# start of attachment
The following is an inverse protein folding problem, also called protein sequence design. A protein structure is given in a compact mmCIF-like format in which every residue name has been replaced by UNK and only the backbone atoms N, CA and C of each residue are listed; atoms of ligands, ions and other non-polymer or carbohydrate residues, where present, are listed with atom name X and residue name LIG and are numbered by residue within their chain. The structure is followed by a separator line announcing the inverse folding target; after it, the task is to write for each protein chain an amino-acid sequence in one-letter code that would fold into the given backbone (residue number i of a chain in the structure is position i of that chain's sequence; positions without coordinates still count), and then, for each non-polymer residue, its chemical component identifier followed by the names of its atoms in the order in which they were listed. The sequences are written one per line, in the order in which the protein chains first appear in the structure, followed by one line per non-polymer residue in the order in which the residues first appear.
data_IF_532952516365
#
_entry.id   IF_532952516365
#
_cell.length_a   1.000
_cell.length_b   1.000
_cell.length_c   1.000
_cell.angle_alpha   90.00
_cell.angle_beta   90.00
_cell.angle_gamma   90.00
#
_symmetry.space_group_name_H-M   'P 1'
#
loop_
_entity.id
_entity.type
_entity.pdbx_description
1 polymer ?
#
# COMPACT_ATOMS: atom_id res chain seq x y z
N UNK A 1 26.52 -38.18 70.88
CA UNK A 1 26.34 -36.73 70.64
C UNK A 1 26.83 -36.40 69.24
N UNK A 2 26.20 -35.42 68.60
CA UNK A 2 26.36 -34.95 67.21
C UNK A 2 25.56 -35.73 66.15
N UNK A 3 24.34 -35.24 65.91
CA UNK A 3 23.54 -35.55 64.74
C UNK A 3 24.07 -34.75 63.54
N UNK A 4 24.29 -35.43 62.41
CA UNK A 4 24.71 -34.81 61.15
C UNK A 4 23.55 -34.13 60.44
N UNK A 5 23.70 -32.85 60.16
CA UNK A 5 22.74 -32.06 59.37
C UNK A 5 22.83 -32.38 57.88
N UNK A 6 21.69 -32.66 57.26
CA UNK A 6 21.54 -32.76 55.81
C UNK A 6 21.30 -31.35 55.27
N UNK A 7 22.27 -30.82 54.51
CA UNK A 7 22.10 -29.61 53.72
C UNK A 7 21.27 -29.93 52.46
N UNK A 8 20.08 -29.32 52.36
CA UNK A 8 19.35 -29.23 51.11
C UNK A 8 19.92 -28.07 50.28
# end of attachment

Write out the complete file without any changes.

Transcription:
The following is an inverse protein folding problem, also called protein sequence design. A protein structure is given in a compact mmCIF-like format in which every residue name has been replaced by UNK and only the backbone atoms N, CA and C of each residue are listed; atoms of ligands, ions and other non-polymer or carbohydrate residues, where present, are listed with atom name X and residue name LIG and are numbered by residue within their chain. The structure is followed by a separator line announcing the inverse folding target; after it, the task is to write for each protein chain an amino-acid sequence in one-letter code that would fold into the given backbone (residue number i of a chain in the structure is position i of that chain's sequence; positions without coordinates still count), and then, for each non-polymer residue, its chemical component identifier followed by the names of its atoms in the order in which they were listed. The sequences are written one per line, in the order in which the protein chains first appear in the structure, followed by one line per non-polymer residue in the order in which the residues first appear.
data_IF_532952516365
#
_entry.id   IF_532952516365
#
_cell.length_a   1.000
_cell.length_b   1.000
_cell.length_c   1.000
_cell.angle_alpha   90.00
_cell.angle_beta   90.00
_cell.angle_gamma   90.00
#
_symmetry.space_group_name_H-M   'P 1'
#
loop_
_entity.id
_entity.type
_entity.pdbx_description
1 polymer ?
#
# COMPACT_ATOMS: atom_id res chain seq x y z
N UNK A 1 26.52 -38.18 70.88
CA UNK A 1 26.34 -36.73 70.64
C UNK A 1 26.83 -36.40 69.24
N UNK A 2 26.20 -35.42 68.60
CA UNK A 2 26.36 -34.95 67.21
C UNK A 2 25.56 -35.73 66.15
N UNK A 3 24.34 -35.24 65.91
CA UNK A 3 23.54 -35.55 64.74
C UNK A 3 24.07 -34.75 63.54
N UNK A 4 24.29 -35.43 62.41
CA UNK A 4 24.71 -34.81 61.15
C UNK A 4 23.55 -34.13 60.44
N UNK A 5 23.70 -32.85 60.16
CA UNK A 5 22.74 -32.06 59.37
C UNK A 5 22.83 -32.38 57.88
N UNK A 6 21.69 -32.66 57.26
CA UNK A 6 21.54 -32.76 55.81
C UNK A 6 21.30 -31.35 55.27
N UNK A 7 22.27 -30.82 54.51
CA UNK A 7 22.10 -29.61 53.72
C UNK A 7 21.27 -29.93 52.46
N UNK A 8 20.08 -29.32 52.36
CA UNK A 8 19.35 -29.23 51.11
C UNK A 8 19.92 -28.07 50.28